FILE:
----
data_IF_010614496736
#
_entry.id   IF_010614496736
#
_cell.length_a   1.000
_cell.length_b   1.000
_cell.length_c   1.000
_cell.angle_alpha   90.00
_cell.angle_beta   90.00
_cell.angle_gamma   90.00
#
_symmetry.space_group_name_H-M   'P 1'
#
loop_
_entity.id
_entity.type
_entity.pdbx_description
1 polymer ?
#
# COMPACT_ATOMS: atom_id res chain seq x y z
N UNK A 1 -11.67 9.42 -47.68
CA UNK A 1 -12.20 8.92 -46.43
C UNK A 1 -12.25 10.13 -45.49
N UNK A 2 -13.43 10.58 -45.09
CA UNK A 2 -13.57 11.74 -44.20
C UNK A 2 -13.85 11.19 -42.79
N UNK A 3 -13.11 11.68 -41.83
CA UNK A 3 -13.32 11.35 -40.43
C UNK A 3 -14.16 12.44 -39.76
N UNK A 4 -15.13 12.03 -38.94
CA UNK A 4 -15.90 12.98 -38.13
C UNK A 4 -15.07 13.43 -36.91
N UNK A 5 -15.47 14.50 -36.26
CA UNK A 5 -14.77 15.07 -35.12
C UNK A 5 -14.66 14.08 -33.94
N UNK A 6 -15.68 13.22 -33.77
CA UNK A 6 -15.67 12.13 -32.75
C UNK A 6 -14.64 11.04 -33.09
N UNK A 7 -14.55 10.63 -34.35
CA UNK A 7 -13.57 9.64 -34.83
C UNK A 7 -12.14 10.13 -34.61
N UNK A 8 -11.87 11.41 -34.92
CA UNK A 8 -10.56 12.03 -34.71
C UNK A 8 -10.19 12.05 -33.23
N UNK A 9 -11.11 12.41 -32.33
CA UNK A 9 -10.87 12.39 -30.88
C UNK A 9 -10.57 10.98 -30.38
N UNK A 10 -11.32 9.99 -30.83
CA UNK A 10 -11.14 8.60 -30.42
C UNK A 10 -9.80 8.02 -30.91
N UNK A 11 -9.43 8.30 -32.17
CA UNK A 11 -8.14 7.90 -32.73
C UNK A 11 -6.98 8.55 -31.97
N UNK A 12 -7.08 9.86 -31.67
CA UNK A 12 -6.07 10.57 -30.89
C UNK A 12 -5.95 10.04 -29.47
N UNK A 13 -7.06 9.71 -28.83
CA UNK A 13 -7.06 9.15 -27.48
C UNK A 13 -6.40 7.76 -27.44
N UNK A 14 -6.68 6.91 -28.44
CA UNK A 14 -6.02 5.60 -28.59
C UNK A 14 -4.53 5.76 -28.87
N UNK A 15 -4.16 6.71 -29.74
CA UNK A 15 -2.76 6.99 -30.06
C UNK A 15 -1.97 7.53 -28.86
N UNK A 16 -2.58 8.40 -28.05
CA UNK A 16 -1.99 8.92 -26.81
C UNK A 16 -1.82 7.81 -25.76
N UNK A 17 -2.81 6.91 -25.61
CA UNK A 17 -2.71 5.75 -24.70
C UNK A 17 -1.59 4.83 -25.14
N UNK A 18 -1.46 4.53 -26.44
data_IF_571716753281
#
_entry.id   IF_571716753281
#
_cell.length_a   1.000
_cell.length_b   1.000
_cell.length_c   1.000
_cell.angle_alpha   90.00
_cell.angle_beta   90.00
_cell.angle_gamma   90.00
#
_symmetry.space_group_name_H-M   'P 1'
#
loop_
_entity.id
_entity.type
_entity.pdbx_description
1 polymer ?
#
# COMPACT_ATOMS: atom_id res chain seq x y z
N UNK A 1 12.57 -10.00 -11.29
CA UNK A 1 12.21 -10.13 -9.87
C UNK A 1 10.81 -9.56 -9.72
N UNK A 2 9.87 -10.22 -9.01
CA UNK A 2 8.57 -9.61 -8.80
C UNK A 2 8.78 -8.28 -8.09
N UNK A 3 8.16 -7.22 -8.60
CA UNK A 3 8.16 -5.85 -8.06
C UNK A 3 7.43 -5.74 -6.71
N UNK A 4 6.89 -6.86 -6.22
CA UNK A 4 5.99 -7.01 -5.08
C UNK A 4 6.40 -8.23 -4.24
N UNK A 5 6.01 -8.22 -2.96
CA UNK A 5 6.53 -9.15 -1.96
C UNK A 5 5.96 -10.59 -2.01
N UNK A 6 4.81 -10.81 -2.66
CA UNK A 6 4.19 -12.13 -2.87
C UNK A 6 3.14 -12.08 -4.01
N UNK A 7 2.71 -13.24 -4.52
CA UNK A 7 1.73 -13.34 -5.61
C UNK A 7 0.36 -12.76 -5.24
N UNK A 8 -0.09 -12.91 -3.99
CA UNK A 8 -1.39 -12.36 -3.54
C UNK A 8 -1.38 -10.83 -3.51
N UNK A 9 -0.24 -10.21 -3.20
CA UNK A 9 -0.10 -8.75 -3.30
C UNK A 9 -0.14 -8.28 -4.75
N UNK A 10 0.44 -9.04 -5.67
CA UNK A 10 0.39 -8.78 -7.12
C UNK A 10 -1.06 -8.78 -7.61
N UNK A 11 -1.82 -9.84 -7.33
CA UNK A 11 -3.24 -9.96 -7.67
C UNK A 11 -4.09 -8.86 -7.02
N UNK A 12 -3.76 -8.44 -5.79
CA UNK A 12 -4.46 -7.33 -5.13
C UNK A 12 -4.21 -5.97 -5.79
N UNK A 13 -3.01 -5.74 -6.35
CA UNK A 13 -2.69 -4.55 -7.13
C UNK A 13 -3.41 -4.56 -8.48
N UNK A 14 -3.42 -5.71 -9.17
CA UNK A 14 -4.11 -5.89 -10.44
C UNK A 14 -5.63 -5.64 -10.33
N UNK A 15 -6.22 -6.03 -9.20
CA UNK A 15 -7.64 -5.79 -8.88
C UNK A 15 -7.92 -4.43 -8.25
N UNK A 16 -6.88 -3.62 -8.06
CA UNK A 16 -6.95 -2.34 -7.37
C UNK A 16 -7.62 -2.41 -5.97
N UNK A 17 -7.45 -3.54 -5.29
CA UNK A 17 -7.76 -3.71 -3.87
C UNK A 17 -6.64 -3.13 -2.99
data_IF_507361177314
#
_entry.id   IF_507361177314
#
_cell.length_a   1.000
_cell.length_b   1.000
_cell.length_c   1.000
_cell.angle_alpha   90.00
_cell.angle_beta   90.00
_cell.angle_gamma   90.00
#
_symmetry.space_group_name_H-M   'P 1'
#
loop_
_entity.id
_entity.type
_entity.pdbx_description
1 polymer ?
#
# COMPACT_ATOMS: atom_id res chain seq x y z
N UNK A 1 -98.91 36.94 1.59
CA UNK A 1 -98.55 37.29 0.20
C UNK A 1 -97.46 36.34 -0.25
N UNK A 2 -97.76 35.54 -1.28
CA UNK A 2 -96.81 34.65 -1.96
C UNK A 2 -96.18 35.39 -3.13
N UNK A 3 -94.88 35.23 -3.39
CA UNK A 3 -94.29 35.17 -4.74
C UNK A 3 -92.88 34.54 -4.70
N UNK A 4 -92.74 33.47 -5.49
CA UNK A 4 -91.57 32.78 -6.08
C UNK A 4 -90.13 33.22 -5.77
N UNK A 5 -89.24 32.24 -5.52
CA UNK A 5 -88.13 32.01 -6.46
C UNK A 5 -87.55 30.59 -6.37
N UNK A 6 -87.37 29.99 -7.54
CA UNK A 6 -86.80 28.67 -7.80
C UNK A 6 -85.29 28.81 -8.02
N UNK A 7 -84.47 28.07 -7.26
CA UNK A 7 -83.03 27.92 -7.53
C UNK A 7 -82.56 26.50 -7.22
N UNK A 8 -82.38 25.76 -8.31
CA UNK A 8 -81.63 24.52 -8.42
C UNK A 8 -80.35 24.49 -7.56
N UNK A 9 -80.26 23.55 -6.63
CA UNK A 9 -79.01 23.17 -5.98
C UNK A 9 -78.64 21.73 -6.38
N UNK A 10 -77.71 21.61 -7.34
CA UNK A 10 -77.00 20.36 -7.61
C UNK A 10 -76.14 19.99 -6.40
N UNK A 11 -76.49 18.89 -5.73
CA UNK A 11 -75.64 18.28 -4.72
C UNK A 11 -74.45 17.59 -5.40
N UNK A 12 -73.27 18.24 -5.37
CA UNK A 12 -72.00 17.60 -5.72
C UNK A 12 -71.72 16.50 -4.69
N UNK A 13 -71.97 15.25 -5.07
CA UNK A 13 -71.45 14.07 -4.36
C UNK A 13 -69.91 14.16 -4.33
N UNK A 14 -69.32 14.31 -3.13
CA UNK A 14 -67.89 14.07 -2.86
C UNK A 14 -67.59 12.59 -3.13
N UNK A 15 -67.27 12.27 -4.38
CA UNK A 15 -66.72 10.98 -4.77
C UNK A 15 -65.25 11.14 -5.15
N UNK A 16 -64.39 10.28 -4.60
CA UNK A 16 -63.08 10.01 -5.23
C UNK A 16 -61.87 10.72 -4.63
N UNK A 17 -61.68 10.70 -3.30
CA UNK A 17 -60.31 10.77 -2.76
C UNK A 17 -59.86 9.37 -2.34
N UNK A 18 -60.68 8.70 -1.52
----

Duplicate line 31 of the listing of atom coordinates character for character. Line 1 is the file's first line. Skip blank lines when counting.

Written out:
CA UNK A 4 -15.90 12.98 -38.13